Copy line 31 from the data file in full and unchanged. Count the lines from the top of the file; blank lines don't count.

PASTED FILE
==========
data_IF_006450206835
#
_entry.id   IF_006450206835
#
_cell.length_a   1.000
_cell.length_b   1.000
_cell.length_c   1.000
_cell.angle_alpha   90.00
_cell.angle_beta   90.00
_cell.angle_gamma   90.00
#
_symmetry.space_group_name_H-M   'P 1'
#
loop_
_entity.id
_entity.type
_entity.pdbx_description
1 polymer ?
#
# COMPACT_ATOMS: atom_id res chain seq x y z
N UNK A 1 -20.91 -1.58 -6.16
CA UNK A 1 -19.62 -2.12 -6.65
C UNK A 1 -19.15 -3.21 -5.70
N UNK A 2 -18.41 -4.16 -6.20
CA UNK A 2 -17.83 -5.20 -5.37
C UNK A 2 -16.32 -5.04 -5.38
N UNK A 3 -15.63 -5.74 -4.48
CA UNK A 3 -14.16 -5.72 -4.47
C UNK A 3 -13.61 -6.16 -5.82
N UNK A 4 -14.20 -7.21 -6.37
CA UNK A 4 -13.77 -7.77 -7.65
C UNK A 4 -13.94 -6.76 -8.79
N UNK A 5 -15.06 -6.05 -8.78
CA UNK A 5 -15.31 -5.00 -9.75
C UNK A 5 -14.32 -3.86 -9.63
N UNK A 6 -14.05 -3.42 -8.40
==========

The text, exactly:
CA UNK A 4 -13.77 -7.77 -7.65